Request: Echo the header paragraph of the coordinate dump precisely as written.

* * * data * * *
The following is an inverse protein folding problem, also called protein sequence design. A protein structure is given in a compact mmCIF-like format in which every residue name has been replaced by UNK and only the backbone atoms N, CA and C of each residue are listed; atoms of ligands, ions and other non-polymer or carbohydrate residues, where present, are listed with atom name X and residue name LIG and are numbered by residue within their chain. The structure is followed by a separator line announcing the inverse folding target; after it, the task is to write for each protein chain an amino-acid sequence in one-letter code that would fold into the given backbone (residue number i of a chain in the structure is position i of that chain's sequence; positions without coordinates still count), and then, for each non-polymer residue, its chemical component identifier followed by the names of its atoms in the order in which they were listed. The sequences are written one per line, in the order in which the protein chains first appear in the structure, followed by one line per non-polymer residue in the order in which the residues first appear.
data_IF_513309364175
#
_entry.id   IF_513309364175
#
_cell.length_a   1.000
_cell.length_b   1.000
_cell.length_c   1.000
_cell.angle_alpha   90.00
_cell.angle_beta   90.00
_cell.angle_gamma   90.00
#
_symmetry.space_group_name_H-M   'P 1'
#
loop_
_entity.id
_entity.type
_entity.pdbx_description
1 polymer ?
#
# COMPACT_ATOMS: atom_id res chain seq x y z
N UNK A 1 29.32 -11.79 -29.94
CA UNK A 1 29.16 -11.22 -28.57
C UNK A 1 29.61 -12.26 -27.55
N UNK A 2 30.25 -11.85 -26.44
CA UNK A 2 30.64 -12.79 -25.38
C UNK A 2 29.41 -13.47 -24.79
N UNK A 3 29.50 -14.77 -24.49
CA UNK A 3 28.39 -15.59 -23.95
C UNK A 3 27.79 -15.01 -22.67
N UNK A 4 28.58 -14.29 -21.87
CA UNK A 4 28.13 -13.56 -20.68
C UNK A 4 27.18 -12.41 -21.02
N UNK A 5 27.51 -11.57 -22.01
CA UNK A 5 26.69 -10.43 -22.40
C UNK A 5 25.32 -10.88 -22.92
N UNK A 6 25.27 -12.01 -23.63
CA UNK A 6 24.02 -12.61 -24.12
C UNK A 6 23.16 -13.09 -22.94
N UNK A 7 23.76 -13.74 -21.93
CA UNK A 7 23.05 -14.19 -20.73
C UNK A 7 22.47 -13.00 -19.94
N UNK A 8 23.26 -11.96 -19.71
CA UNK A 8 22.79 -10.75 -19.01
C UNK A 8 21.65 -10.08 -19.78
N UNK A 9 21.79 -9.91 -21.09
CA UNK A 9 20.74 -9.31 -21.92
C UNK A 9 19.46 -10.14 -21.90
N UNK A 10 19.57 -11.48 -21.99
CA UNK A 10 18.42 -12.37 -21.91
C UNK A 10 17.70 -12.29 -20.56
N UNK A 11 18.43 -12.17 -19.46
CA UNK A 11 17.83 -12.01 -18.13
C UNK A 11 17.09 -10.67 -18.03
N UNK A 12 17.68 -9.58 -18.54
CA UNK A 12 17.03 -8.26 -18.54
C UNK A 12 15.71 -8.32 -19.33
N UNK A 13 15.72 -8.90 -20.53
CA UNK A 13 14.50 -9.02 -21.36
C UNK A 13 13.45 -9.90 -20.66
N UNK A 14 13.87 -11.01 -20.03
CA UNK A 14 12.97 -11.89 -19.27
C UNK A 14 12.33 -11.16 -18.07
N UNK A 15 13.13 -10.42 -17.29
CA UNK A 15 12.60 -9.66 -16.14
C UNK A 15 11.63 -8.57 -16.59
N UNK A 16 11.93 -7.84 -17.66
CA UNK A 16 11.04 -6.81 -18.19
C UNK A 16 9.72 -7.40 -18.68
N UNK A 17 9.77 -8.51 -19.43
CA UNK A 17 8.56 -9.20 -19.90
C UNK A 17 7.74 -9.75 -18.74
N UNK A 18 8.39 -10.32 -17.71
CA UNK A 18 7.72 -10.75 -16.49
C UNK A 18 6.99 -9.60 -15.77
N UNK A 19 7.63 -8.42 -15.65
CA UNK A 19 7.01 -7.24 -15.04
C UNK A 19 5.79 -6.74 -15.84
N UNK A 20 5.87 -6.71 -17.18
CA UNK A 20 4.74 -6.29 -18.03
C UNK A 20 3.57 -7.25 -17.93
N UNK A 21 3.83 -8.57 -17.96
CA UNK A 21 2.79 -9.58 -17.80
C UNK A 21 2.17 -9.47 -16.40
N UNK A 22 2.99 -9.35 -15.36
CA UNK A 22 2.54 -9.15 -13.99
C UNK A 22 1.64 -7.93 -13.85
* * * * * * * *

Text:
The following is an inverse protein folding problem, also called protein sequence design. A protein structure is given in a compact mmCIF-like format in which every residue name has been replaced by UNK and only the backbone atoms N, CA and C of each residue are listed; atoms of ligands, ions and other non-polymer or carbohydrate residues, where present, are listed with atom name X and residue name LIG and are numbered by residue within their chain. The structure is followed by a separator line announcing the inverse folding target; after it, the task is to write for each protein chain an amino-acid sequence in one-letter code that would fold into the given backbone (residue number i of a chain in the structure is position i of that chain's sequence; positions without coordinates still count), and then, for each non-polymer residue, its chemical component identifier followed by the names of its atoms in the order in which they were listed. The sequences are written one per line, in the order in which the protein chains first appear in the structure, followed by one line per non-polymer residue in the order in which the residues first appear.